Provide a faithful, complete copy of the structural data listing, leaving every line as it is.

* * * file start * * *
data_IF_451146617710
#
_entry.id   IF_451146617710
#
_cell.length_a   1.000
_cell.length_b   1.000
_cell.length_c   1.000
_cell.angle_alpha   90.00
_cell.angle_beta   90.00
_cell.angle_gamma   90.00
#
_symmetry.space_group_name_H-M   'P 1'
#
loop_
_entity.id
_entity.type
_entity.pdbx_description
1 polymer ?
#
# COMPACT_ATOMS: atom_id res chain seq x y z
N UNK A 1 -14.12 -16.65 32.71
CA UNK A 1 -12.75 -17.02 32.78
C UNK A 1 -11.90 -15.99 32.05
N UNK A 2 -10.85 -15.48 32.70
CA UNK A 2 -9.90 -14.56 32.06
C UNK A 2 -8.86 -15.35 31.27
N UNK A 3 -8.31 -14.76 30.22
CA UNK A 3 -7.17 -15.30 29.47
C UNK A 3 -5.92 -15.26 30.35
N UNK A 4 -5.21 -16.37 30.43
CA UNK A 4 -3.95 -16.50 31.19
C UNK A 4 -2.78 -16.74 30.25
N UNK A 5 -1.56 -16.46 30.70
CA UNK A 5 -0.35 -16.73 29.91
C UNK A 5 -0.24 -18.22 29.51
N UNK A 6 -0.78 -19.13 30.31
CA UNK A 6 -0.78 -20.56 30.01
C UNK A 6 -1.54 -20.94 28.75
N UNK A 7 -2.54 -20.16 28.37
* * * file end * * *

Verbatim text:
data_IF_451146617710
#
_entry.id   IF_451146617710
#
_cell.length_a   1.000
_cell.length_b   1.000
_cell.length_c   1.000
_cell.angle_alpha   90.00
_cell.angle_beta   90.00
_cell.angle_gamma   90.00
#
_symmetry.space_group_name_H-M   'P 1'
#
loop_
_entity.id
_entity.type
_entity.pdbx_description
1 polymer ?
#
# COMPACT_ATOMS: atom_id res chain seq x y z
N UNK A 1 -14.12 -16.65 32.71
CA UNK A 1 -12.75 -17.02 32.78
C UNK A 1 -11.90 -15.99 32.05
N UNK A 2 -10.85 -15.48 32.70
CA UNK A 2 -9.90 -14.56 32.06
C UNK A 2 -8.86 -15.35 31.27
N UNK A 3 -8.31 -14.76 30.22
CA UNK A 3 -7.17 -15.30 29.47
C UNK A 3 -5.92 -15.26 30.35
N UNK A 4 -5.21 -16.37 30.43
CA UNK A 4 -3.95 -16.50 31.19
C UNK A 4 -2.78 -16.74 30.25
N UNK A 5 -1.56 -16.46 30.70
CA UNK A 5 -0.35 -16.73 29.91
C UNK A 5 -0.24 -18.22 29.51
N UNK A 6 -0.78 -19.13 30.31
CA UNK A 6 -0.78 -20.56 30.01
C UNK A 6 -1.54 -20.94 28.75
N UNK A 7 -2.54 -20.16 28.37